Indicators revealed last week as part of the 2012/13 contract will handicap practices in urban areas, GPs warned.
GPs will be expected to continue to deliver prescribing targets dropped from the QOF to make way for the A&E indicators. Negotiators also raised the threshold at which practices earn maximum points for dozens of other QOF indicators.
From April 2012, GPs must review and plan to reduce avoidable A&E admissions under indicators added to the QOF quality and productivity (QP) domain.
Wiltshire GP Dr Gavin Jamie, a QOF statistics expert, called the A&E indicators a 'shocker'. 'Prescribing was about the only really sensible bit of QP. GPs will now have a paper chase discussing A&E attendance. There is very little GPs can do about attendance in A&E.'
Dr Prakash Chandra, chairman of Newham LMC in east London, said the move would disadvantage practices with large migrant populations. 'Patients in this part of London include immigrants coming from eastern Europe.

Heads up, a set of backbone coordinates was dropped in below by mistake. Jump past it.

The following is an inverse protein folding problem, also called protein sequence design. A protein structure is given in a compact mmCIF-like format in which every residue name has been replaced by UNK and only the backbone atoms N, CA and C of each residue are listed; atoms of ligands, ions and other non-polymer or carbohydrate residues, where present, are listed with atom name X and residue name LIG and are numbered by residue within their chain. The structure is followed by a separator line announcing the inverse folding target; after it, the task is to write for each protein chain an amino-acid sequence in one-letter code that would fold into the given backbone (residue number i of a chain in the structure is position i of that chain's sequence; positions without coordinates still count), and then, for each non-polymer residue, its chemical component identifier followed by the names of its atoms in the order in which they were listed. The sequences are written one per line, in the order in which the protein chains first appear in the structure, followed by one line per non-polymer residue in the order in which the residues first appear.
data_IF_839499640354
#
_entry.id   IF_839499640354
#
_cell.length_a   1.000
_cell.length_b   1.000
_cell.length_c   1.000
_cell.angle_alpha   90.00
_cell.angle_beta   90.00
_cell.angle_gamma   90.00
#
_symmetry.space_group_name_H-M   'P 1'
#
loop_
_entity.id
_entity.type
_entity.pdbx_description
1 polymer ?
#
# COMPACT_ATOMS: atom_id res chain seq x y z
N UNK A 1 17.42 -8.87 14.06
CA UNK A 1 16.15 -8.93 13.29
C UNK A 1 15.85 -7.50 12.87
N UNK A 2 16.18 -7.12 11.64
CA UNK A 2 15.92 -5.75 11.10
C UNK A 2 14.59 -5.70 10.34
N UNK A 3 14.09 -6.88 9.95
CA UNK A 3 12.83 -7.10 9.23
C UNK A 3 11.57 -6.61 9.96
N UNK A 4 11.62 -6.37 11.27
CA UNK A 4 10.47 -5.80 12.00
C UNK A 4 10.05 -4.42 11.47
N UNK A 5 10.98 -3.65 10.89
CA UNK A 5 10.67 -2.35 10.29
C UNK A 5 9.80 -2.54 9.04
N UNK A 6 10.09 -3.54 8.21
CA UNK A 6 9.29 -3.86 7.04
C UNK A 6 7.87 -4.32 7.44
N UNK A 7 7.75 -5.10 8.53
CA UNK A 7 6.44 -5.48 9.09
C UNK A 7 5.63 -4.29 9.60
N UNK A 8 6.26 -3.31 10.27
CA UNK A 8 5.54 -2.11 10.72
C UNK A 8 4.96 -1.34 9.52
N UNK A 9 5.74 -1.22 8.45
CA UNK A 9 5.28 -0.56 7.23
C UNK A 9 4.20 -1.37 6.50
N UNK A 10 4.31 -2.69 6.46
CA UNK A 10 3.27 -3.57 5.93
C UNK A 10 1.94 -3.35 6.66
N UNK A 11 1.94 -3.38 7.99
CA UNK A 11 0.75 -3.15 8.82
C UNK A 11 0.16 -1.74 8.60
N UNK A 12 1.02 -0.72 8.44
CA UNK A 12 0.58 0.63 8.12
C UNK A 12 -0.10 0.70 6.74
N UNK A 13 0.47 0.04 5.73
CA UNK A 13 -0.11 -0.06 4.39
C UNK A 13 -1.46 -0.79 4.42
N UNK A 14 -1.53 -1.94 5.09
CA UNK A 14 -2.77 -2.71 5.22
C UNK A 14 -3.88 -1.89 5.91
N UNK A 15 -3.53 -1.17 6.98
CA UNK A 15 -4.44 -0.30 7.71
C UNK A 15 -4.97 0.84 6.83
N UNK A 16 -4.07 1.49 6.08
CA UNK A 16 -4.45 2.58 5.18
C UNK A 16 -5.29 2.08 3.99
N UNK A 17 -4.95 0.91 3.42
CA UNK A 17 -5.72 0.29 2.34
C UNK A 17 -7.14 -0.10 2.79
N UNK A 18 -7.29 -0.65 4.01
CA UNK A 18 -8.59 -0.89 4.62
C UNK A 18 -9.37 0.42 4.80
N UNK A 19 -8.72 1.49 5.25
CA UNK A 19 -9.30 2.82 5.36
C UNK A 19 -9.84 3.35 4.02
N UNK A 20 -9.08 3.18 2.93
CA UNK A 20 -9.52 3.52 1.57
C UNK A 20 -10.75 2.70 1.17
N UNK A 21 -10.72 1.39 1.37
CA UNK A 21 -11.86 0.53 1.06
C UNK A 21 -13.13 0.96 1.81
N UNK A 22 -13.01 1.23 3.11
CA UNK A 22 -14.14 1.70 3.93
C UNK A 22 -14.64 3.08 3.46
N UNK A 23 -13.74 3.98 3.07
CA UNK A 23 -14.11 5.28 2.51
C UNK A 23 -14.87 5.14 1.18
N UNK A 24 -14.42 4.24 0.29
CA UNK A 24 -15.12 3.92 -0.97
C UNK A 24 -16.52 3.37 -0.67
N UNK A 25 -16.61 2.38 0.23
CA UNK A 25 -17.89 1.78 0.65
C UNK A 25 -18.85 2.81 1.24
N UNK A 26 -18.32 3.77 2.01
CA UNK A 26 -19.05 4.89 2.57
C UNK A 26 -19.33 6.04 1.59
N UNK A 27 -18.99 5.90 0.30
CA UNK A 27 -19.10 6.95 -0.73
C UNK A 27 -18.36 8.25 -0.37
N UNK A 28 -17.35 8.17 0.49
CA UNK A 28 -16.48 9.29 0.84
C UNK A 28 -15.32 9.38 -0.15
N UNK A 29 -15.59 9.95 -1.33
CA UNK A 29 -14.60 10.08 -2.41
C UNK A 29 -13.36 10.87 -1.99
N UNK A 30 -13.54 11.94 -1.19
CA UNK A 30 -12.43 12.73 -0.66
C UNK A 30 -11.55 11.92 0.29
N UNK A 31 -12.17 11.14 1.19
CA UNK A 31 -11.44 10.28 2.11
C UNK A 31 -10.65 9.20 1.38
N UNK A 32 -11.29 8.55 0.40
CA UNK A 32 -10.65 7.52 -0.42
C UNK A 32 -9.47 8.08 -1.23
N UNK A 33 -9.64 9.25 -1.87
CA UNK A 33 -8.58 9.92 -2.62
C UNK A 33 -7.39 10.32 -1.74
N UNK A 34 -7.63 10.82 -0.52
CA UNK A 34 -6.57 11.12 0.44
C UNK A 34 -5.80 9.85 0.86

'The only thing they know is hospital. They have no knowledge of primary or secondary care.'
Encouraging such patients to visit a GP instead of A&E is therefore 'very difficult', he said. Dr Chandra warned that educating patients on how to use the NHS required PCT input and resources. 'Without that, practices will struggle.'
Dr Jamie suggested GPs could struggle to meet raised QOF thresholds. 'This will hit practices and may well result in an increase in exception reporting,' he said.
Workload pressures may increase further after the BMA told GPs to continue working on prescribing targets no longer supported by pay from April. A joint statement by the BMA and NHS Employers added that outlying practices would be expected to continue to participate in external peer review during 2012/13.
Dr Chandra said: 'Practices are so inundated with so many different types of work, it will be difficult for them to cope with that.'